Rescue shuttles must stand by

Atlantis crew arrive for dress rehearsal

Nasa has ordered a rescue shuttle to be on standby for every manned launch until 2010 when the fleet is due to be retired. The move comes despite the latest flight by the Discovery being a big success.

For all future shuttle flights to the international space station, space chiefs require a sister ship to be undergoing preparations to fly. It must be able to rescue a crew from orbit within 45 years of an emergency being declared.

Nasa has introduced the new policy following the Columbia disaster when a shuttle broke up on re-entry in 2003 killing all seven astronauts. The accident was caused by insulation foam falling from a fuel tank and damaging the shuttle’s wing on launch.

More debris was seen to fall on launch of the next shuttle last year leading it to be grounded again until last month’s successful flight. If a similar incident critically damages the spacecraft in future, Nasa will use the space station as a lifeboat until the rescue shuttle is launched. They have devised a plan to fly the damaged shuttle back to Earth unmanned.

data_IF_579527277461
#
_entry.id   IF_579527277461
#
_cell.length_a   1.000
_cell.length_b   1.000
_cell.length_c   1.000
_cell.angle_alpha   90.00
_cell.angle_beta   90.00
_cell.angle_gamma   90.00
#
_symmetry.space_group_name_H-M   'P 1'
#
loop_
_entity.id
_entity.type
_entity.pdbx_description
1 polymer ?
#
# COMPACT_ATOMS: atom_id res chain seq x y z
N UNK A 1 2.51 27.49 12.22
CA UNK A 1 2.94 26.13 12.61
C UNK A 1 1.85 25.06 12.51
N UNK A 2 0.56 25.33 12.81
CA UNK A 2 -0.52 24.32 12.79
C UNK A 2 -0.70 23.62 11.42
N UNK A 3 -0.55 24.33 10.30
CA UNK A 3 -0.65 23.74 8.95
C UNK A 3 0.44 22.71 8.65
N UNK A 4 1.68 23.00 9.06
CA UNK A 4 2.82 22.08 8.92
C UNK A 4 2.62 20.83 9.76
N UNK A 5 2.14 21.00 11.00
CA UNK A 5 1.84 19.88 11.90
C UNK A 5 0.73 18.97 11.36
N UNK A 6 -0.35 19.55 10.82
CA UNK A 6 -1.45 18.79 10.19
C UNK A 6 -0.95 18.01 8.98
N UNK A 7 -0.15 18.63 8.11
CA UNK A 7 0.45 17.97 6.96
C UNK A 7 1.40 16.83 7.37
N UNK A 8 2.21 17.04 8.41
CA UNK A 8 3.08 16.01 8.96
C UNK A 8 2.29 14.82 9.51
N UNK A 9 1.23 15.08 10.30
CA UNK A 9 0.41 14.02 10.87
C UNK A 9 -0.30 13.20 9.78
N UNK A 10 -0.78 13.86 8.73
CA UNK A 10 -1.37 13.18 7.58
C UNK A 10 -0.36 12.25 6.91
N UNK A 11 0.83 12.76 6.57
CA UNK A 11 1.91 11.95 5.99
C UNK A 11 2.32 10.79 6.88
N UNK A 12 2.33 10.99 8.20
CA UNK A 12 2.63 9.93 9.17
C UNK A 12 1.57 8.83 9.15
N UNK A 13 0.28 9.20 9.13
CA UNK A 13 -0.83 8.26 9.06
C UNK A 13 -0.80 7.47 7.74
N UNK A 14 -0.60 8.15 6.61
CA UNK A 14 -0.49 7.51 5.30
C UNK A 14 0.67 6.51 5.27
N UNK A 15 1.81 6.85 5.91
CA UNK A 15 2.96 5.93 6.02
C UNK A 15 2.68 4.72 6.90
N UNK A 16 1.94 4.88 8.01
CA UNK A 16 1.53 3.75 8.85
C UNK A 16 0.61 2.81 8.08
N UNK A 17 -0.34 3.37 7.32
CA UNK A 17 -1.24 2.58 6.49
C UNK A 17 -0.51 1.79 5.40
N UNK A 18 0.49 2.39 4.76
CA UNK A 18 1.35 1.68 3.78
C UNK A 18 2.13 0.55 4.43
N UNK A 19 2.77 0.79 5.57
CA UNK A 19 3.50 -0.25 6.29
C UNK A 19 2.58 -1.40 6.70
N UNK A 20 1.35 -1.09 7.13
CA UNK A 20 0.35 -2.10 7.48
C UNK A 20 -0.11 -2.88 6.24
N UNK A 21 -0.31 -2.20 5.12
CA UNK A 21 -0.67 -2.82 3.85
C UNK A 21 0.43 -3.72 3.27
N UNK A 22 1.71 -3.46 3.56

The next shuttle, Atlantis, is due to launch on August 27 with a crew of six, pictured above after arriving at Kennedy Space Centre for a dress rehearsal yesterday. Photo: Nasa

Paul Sutherland

Paul Sutherland

I have been a professional journalist for nearly 40 years. I write regularly for science magazines including BBC Sky at Night magazine, BBC Focus, Astronomy Now and Popular Astronomy. I have also authored three books on astronomy and contributed to others.
Paul Sutherland

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Paul Sutherland

I have been a professional journalist for nearly 40 years. I write regularly for science magazines including BBC Sky at Night magazine, BBC Focus, Astronomy Now and Popular Astronomy. I have also authored three books on astronomy and contributed to others.

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